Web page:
I have completed the first full draft of Falling Rock National Park #9. This will be its final issue. Right now, it’s looking like it will be a long one. Excited for you all to see.
Ask any creative type who has done freelance work and they will have a bad client story. Some are funny, some are harrowing. They mostly end the same way: the artist doesn’t get paid. It’s an annoying (and at times heartbreaking) part of the business. Artists often don’t have recourse for a delinquent client. We only get the hard-learned lesson and hope that we can learn from our mistakes.
My story took place in 2013, before I’d done any substantial freelance work. I posted art on my blog, but I was focused on my comic book, so I wasn’t actively looking for gigs. Out of the blue came an email from a man who had seen a digital drawing I’d made of a movie still. It was from a French film, and it was a simple portrait a woman sitting on a beach. It was from behind and only her hair and shoulders were visible. I was surprised and flattered that the man knew exactly what film it was from and that he wanted to hire me for an illustration job.
He was starting an online magazine called Cinesprit. He wanted me to design the cover for the inaugural issue. His idea was an illustration based on the iconic French film The Red Balloon. He gave me instructions on what he needed in the design and the dimensions, and I got to work.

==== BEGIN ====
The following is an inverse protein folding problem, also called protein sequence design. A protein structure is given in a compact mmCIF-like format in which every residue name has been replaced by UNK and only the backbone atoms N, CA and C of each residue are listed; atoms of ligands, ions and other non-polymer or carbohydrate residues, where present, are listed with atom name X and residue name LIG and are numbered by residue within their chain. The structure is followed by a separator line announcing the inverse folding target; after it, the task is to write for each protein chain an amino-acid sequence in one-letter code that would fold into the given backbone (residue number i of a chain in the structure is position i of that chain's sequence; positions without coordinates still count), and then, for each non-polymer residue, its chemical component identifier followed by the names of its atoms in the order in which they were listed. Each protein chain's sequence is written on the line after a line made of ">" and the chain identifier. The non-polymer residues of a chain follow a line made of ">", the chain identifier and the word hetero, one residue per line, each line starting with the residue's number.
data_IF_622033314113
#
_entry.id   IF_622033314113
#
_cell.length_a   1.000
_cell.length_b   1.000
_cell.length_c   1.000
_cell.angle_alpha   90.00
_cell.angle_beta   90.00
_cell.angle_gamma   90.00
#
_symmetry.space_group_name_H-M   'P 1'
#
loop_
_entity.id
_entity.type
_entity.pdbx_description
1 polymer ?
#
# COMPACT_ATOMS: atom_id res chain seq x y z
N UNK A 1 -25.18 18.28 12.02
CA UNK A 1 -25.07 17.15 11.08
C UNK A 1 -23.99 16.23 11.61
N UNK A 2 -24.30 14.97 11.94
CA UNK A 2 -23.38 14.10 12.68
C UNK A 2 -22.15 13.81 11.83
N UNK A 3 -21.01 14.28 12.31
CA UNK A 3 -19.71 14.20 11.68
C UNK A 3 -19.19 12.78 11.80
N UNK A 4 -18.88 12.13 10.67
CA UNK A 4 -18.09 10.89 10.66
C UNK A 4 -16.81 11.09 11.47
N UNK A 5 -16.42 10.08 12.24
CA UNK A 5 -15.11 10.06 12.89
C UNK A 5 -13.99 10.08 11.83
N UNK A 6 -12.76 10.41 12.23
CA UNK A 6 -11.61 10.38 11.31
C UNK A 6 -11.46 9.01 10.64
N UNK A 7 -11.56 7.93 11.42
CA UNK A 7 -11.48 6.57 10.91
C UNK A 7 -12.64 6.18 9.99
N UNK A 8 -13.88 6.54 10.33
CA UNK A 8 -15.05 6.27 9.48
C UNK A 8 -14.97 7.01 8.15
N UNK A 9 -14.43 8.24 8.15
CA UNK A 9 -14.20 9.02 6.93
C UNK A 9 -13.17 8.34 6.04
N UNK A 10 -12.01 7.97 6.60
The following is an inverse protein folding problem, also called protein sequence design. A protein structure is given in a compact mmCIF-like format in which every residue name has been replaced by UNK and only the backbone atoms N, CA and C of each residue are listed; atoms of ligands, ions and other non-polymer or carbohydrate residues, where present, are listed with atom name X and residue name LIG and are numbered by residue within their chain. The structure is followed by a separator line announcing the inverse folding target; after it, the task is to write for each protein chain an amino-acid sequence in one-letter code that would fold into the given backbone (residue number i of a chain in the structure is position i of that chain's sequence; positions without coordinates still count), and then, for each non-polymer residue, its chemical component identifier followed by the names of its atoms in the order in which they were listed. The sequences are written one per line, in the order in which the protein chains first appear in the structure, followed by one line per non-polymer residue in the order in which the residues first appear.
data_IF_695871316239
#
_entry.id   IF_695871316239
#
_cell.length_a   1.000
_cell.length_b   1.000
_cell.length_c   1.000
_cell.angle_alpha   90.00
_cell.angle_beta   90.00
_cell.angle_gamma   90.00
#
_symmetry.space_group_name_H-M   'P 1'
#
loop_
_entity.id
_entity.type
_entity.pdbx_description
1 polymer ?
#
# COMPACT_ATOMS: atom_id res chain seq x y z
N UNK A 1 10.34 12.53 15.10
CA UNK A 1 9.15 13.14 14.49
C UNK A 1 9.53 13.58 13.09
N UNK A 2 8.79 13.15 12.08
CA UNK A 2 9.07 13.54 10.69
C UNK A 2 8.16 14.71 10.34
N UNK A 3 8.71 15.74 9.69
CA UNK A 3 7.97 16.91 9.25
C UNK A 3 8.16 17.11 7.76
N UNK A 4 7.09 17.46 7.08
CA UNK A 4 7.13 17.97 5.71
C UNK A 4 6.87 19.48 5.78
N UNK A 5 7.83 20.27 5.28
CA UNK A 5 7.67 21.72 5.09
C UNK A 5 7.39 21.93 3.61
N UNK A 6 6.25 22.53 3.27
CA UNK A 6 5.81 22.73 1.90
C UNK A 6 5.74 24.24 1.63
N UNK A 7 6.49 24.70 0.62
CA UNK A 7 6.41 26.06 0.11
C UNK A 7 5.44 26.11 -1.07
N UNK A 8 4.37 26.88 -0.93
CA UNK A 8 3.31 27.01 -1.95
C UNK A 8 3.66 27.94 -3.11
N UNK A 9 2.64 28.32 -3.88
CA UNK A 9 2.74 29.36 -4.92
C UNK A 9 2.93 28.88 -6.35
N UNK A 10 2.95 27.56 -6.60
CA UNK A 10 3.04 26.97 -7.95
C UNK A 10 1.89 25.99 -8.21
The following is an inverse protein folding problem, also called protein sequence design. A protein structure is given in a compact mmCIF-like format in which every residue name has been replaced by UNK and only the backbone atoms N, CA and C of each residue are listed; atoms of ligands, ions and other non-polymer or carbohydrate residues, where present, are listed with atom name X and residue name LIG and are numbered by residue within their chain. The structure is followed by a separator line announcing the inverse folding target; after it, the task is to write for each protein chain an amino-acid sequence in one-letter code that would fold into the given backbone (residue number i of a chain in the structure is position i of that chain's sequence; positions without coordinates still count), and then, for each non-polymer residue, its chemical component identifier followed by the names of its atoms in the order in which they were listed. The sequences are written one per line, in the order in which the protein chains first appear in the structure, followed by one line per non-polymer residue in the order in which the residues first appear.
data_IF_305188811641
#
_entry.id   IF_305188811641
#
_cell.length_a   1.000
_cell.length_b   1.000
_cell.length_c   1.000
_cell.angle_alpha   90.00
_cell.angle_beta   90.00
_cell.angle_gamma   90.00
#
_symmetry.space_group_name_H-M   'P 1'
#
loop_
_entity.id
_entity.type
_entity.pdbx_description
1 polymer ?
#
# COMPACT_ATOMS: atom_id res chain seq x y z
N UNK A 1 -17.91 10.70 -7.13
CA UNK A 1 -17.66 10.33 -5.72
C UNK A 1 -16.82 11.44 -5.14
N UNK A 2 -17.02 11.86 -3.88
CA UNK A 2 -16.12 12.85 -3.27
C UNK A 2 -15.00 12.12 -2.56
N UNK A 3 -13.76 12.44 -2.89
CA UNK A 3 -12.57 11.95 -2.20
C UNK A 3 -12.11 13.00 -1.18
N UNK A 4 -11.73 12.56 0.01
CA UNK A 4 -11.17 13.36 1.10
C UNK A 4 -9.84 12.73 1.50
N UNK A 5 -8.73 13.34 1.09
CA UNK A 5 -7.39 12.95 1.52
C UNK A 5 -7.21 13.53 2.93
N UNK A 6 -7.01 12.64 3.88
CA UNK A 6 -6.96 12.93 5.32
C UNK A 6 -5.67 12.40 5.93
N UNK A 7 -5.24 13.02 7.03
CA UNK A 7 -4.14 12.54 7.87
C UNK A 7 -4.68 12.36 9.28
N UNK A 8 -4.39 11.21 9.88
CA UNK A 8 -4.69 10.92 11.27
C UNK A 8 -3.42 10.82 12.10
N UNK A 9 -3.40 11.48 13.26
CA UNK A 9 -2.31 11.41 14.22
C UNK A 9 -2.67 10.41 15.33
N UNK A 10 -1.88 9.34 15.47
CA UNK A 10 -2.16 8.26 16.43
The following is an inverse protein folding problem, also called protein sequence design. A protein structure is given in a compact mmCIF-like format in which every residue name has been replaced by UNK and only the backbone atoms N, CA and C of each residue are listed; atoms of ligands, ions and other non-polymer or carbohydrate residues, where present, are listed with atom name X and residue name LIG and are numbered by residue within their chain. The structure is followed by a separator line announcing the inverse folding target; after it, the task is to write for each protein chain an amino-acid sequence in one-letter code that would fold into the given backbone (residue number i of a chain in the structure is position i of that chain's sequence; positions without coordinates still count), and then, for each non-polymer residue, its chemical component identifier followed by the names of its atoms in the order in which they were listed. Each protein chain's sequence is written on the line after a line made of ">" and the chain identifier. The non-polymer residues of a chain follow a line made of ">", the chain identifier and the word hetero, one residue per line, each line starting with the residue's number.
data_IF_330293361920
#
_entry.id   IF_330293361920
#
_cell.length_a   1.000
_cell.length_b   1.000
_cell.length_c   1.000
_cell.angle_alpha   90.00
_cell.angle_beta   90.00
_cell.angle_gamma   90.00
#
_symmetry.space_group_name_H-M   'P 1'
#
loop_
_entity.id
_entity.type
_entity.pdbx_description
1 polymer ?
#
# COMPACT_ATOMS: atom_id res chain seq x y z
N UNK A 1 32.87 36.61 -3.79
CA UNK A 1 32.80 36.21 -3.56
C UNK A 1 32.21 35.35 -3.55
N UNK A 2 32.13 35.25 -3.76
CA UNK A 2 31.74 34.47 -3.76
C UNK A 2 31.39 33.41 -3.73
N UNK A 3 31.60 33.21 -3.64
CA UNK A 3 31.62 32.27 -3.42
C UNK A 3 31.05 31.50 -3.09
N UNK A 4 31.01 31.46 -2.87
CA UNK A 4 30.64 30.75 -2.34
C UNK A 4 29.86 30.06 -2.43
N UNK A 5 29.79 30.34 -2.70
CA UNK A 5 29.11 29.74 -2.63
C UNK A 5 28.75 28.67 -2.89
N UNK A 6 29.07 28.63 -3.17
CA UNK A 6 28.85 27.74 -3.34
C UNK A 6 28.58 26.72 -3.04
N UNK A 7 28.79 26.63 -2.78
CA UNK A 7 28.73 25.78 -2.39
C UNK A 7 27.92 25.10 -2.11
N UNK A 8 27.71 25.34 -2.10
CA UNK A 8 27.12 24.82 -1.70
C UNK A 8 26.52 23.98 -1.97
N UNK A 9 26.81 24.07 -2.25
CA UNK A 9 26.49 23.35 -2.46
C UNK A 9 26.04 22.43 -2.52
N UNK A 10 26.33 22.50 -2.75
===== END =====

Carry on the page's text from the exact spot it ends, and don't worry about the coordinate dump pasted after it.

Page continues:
When I sent him the rough draft, he approved and I began the arduous process of adding greyscale and color. I was not nearly as adept at digital illustration back then, and it took me some time to set up a work process in addition to creating the final illustration.
I sent him the first draft and he wrote back with some vague instructions on changes. I tried asking him more specifically what he wanted but he was unable to articulate further. This was the first red flag.
I sent him the next draft a few days later. I thought if I worked quickly on the changes he’d be able to approve it and get on with the rest of the magazine. This was a big mistake on my part. I sent him the next version and he came back with more vaguely worded revisions. It sounded like he wanted less detail on the figures, so I found a way to do that.
After this it became a very annoying routine. I’d work on revisions, then he’d come back with additional tweaks. I tried asking him specifically what he wanted, but it didn’t seem to do any good. I realized he probably didn’t know exactly what he wanted.
I changed the pose of the boy on my own and that seemed to be a big improvement. But he still wanted more done. Finally I told him that he could ask for one more change, and then I’d be finished. This process had gone on for too long already.